Re: David Oliver: Should doctors be on first name terms?
I wanted to respond with my own perspective after 42 years as a primary care physician with some other other roles in my organization to a half-time job as Chief of the Anticoagulation Management Program and Epic physician builder in the organization. Starting in 1975, when I left my residency to start practice, I always introduced myself to patients as Alan Brush rather than Dr. Alan Brush. For most patients, meaning those who did not request otherwise, I referred to them at visits and in letters by their first name, as well, and signed mu named without the "Dr" or "MD".. I did this because I knew they already recognized that I was their doctor, but as a human, I was on an equal fitting. I think this facilitated my ability to empathize with them and their understanding that this was happening. Many patients, despite this implicit permission, were unable to transition to calling me anything but Dr. Brush. That was fine with me as well, though not expected or preferred.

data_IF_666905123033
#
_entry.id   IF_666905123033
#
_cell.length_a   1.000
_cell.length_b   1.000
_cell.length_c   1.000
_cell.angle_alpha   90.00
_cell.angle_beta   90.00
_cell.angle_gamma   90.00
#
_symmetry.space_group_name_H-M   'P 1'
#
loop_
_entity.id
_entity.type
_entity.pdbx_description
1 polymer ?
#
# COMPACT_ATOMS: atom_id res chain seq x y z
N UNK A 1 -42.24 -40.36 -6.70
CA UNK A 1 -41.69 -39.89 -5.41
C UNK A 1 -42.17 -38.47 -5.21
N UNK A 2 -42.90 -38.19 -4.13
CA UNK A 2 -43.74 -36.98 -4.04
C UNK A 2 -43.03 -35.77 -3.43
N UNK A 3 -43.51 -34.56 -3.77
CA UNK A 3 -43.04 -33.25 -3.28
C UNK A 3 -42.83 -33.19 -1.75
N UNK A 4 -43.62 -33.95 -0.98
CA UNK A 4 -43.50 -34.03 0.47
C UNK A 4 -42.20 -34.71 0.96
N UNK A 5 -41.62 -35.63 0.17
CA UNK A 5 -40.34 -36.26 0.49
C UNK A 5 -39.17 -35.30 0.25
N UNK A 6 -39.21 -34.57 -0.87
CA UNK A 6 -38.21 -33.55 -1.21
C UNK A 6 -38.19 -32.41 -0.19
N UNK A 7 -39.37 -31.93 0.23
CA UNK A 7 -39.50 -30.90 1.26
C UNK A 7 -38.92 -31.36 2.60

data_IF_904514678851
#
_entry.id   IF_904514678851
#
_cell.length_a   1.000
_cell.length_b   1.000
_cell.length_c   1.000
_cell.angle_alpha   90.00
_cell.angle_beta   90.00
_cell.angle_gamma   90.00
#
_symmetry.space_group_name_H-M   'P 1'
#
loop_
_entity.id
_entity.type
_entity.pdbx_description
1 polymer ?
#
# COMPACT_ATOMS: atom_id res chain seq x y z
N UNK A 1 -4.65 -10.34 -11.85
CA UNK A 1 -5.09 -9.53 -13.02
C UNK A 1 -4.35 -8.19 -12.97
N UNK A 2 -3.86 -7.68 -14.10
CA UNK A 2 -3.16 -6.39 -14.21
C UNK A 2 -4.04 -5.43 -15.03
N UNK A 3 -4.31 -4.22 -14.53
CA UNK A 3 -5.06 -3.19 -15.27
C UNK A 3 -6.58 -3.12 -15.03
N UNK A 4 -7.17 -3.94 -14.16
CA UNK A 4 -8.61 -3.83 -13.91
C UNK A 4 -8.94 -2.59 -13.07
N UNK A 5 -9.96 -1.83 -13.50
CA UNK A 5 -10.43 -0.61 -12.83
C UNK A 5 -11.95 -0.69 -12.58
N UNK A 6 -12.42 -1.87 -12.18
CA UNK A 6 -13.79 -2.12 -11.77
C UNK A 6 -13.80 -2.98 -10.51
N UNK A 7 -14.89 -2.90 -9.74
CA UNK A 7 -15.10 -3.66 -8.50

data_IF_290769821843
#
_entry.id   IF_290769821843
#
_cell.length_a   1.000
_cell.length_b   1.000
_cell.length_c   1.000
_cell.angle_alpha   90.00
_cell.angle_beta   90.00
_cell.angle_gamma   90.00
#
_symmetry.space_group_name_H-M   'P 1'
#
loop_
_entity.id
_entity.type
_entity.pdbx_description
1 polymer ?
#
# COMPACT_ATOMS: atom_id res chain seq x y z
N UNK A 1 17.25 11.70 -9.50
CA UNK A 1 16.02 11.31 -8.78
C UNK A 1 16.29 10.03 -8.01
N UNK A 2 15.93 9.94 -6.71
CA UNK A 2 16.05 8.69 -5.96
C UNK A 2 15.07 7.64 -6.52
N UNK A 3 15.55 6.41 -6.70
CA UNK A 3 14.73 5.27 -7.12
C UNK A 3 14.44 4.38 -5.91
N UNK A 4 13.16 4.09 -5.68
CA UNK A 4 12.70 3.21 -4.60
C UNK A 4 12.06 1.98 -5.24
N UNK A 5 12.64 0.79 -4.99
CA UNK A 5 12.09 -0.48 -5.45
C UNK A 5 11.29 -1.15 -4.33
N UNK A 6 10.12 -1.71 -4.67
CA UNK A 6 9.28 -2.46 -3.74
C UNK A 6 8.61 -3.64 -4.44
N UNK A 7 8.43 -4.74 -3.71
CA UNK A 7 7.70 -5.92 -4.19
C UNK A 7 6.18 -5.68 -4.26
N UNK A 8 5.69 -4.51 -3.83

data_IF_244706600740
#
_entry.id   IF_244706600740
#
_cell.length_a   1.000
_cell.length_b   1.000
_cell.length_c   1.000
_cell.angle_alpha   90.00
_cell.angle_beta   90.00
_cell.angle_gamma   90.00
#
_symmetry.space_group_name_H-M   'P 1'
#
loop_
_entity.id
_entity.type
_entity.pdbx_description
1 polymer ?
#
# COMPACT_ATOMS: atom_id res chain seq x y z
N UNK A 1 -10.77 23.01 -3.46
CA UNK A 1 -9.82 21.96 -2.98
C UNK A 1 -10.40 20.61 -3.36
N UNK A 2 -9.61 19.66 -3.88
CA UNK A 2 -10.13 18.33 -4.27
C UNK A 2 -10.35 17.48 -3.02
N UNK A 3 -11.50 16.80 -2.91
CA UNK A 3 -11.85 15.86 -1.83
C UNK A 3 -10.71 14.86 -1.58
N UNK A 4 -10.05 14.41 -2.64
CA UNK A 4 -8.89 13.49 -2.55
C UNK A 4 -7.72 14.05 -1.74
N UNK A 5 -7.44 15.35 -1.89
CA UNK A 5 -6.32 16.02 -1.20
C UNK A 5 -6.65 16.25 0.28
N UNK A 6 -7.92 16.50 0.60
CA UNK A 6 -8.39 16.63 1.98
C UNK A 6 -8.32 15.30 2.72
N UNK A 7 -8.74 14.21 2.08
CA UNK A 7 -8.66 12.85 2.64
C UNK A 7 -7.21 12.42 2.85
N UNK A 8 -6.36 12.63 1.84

Since leaving my primary care practice, I work entirely a step away from direct contact with patients. Doing anticoagulation consults and my work as a clinician builder of Epic in my organization, I respond as "Alan" to our anticoagulation manager nurses, PCPs, specialists, and IT systems analysts. Yes, some folks continue to not resist calling me Dr. Brush. Most of the time, that disappears when I threaten calling them Mr. or Ms. Whatever.
My title was well earned, but does not place me above others or in need of regular recognition. I think it is demeaning to insist on being called Dr. and referring to a patient by their first name, for example, and I think that approach would create a barrier I never wanted to face. Same for my other colleagues.
aka: Alan D. Brush, MD
Competing interests: No competing interests